|Matthew Henry's Concise Commentary|
16:6-16 Here is a doleful representation of Job's grievances. What reason we have to bless God, that we are not making such complaints! Even good men, when in great troubles, have much ado not to entertain hard thoughts of God. Eliphaz had represented Job as unhumbled under his affliction: No, says Job, I know better things; the dust is now the fittest place for me. In this he reminds us of Christ, who was a man of sorrows, and pronounced those blessed that mourn, for they shall be comforted.
Verse 13. - His archers compass me round about. God is represented, not as himself the shooter of the arrows, but as surrounding Job with a body of archers, who are under his command and carry out his will. So, generally, Scripture represents the judgments of God as carried out by interior agents (see 2 Samuel 24:16; 1 Chronicles 21:15; 2 Kings 19:35, etc.). He cleaveth my reins asunder, and doth not spare. The allusion is probably to Job's physical sufferings, which included severe pains in the lumbar region. He poureth out my gall upon the ground. The rupture of the gallbladder causes the contents to be sprit upon the ground.
Gill's Exposition of the Entire Bible
His archers compass me round about,.... Satan and his principalities and powers casting their fiery darts at him; or rather, his friends shooting their arrows, even bitter words, reproaches, and calumnies; or the various diseases of his body, his boils and ulcers, which were so many arrows shot into him, in every part of him all around, and gave him exquisite pain and anguish; besides the arrows of the Almighty, or that painful sensation he had of the wrath of God. This also is true of Christ, the antitype of Job and of Joseph; of the latter of which it is said, "the archers sorely grieved him, and shot at him, but his bow abode in strength", Genesis 49:23; so Satan and his ministers threw their fiery darts at Christ when on the cross, and the scribes and priests, his emissaries, surrounded him there, and shot out their reproachful and blasphemous words at him, and the justice of God smote him, and the law of God cast its curses on him. Gussetius renders the words, "his great ones" (g); and such Job's friends were, men of great substance, and lived in great credit and honour; some have supposed them to be kings, and such were those that opposed Christ, and distressed him, the rulers of the people, civil and ecclesiastic:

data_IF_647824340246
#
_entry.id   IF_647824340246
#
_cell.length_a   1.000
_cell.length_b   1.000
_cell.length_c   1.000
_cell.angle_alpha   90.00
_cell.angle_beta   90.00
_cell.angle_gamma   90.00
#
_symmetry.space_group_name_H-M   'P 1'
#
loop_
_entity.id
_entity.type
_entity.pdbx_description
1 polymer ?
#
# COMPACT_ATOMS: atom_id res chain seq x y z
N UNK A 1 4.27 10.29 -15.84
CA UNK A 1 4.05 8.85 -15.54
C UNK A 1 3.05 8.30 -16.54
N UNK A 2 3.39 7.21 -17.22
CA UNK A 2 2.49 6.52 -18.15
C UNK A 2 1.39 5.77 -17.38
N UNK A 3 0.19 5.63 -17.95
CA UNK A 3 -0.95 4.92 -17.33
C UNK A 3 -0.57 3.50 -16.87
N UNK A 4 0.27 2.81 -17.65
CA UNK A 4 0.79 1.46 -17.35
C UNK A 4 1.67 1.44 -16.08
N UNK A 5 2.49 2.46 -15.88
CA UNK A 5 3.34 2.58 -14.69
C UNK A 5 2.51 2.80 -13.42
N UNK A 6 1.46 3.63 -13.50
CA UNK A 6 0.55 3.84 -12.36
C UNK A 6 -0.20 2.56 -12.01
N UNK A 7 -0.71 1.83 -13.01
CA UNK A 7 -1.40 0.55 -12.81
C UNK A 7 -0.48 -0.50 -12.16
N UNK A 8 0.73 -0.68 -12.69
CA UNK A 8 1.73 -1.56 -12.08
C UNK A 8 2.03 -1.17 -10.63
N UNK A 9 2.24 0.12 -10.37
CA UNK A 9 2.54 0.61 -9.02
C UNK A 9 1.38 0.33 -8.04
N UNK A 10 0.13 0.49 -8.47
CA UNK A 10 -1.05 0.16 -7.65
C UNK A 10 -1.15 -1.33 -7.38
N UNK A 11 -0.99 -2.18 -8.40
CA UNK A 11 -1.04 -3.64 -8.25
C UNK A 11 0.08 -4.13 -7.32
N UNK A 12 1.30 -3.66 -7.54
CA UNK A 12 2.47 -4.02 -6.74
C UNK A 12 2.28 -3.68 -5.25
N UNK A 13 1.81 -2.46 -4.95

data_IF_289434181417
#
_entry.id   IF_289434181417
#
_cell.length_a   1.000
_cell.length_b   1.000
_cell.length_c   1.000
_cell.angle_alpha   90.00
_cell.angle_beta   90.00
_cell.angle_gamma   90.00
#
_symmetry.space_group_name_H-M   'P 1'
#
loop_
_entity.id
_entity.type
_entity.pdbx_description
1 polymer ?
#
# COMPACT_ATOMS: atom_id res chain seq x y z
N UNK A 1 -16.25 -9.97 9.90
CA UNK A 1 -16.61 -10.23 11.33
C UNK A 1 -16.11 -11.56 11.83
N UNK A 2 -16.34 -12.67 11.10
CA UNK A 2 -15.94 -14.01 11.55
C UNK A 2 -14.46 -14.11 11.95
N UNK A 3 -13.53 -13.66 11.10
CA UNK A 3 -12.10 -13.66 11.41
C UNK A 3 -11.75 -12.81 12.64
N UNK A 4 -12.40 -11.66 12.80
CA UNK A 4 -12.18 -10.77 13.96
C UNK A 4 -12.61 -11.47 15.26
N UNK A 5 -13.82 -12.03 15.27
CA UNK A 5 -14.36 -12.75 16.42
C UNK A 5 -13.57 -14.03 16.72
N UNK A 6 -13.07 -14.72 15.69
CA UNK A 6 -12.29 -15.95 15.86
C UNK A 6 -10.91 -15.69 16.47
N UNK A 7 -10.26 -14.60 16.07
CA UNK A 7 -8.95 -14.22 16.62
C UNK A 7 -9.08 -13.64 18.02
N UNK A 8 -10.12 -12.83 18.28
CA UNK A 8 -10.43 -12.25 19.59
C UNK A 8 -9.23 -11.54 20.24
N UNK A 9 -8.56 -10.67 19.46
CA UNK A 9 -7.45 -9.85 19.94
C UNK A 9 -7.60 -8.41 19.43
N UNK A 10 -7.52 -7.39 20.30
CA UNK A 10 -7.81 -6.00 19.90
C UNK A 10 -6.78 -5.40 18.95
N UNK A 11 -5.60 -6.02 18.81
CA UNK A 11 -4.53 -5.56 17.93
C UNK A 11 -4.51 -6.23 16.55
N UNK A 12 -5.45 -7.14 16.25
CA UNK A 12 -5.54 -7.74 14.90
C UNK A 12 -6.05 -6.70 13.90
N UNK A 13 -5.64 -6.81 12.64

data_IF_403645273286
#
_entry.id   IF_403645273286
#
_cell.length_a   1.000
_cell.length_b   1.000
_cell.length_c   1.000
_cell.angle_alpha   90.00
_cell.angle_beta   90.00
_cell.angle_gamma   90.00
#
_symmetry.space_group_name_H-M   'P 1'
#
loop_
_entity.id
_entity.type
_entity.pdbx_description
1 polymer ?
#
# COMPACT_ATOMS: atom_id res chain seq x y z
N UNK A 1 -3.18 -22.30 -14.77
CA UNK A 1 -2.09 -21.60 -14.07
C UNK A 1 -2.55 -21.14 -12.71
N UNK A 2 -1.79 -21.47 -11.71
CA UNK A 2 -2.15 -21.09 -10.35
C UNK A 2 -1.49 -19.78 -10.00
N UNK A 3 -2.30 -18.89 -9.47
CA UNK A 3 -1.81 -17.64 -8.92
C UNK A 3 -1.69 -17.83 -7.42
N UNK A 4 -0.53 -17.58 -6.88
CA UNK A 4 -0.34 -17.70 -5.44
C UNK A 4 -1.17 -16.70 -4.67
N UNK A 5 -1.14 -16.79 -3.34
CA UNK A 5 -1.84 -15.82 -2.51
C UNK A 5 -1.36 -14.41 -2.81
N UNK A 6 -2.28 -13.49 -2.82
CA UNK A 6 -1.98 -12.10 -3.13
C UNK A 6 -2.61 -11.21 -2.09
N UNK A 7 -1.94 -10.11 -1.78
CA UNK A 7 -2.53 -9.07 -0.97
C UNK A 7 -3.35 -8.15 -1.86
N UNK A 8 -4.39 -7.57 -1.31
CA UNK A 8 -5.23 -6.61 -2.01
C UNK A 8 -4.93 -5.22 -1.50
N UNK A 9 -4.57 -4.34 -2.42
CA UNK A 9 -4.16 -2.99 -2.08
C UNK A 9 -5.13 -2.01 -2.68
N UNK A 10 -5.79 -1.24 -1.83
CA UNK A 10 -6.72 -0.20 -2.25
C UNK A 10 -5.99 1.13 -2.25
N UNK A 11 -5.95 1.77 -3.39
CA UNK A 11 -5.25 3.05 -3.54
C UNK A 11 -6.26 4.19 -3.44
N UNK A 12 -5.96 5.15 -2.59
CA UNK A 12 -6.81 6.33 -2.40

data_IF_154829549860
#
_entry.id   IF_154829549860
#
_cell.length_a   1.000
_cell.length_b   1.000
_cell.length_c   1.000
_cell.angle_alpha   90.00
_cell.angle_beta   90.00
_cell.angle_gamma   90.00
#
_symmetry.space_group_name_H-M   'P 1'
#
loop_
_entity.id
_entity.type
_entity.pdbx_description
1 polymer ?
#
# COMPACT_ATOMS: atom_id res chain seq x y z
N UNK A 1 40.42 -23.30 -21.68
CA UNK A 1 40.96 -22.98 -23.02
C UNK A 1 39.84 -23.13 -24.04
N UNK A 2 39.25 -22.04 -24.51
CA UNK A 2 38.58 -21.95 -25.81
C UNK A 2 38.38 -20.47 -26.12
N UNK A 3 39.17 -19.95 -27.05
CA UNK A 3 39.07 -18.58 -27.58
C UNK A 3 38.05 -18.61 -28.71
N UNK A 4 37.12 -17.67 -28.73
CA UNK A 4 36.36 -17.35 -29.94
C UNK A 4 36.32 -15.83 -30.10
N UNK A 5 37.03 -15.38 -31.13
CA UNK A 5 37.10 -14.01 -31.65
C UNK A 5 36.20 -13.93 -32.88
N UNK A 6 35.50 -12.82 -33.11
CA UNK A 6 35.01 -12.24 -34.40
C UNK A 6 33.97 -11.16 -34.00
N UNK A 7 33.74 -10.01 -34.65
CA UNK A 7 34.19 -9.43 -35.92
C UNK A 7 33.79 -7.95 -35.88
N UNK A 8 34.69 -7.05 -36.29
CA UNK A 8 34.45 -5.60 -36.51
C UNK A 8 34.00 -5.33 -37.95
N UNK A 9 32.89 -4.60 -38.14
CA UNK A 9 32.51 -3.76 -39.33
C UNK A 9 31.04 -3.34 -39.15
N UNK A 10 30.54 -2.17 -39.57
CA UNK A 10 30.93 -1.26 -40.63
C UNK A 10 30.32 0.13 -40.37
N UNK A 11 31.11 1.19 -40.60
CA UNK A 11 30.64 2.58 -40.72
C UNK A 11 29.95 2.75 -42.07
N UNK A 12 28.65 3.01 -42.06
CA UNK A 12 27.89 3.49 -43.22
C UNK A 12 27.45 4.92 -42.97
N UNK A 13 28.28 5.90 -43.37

he cleaveth my reins asunder; by causing his arrows to enter into them, Lamentations 3:13; the consequence of which must be death; a man cannot live, at least long, after this is his case; though some think this is to be understood of the disorder of the stone in his reins or kidneys, which was very distressing to him:
and doth not spare; shows no mercy or pity, though in such sad circumstances and dreadful agonies; thus God spared not his own son, Romans 8:32;
he poureth out my gall upon the ground; which is done by piercing the gall bladder with the sword, or any such instrument, see Job 20:25; which must issue in death; and the design of both these clauses is to show, that Job looked upon his case irretrievable, and he here makes use of hyperbolical expressions to set it forth by.
(g) "Ejus magnates", Comment. Ebr. p. 773. "ejus magni", Montanus.
Jamieson-Fausset-Brown Bible Commentary
13. his archers—The image of Job 16:12 is continued. God, in making me His "mark," is accompanied by the three friends, whose words wound like sharp arrows.
gall—put for a vital part; so the liver (La 2:11).
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